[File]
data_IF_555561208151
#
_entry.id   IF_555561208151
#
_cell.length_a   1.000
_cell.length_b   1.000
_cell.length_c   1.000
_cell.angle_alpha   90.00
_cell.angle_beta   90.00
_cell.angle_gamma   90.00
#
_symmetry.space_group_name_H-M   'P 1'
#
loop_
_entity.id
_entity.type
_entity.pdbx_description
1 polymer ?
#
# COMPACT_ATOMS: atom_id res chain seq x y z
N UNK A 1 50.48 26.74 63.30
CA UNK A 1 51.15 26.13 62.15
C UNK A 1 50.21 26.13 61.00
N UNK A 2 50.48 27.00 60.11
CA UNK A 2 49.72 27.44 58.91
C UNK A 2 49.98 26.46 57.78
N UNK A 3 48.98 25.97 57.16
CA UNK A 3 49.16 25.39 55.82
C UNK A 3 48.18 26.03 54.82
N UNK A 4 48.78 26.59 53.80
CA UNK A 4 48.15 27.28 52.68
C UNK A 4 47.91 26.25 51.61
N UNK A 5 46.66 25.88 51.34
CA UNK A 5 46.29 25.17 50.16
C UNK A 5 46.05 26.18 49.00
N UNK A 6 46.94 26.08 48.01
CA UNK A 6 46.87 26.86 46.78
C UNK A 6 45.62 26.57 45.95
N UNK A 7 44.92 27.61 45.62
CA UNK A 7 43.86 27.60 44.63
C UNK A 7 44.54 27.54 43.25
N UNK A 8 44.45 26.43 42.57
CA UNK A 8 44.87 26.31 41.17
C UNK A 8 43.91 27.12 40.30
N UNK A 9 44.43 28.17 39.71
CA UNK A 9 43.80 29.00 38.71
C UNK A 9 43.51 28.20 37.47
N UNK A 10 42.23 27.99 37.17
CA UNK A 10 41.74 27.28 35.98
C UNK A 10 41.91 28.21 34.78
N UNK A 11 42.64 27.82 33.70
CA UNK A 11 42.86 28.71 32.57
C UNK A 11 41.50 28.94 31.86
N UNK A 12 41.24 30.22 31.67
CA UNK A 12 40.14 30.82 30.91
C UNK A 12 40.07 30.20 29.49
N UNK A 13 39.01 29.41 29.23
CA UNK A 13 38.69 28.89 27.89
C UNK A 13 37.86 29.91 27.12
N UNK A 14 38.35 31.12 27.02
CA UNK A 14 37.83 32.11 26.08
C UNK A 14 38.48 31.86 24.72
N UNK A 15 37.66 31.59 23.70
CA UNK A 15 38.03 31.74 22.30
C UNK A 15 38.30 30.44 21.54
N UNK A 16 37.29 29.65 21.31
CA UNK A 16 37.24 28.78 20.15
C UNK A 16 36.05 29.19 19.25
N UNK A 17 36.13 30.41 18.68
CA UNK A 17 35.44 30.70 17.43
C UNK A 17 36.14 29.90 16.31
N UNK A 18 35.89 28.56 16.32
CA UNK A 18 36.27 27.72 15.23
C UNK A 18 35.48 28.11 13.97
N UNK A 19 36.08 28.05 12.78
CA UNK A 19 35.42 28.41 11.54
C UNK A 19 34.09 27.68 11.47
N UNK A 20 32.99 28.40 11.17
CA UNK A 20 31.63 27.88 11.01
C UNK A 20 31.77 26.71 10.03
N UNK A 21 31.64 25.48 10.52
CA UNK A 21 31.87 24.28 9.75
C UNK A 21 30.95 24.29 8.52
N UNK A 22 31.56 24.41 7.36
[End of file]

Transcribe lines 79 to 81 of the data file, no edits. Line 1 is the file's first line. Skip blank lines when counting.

CA UNK A 20 31.63 27.88 11.01
C UNK A 20 31.77 26.71 10.03
N UNK A 21 31.64 25.48 10.52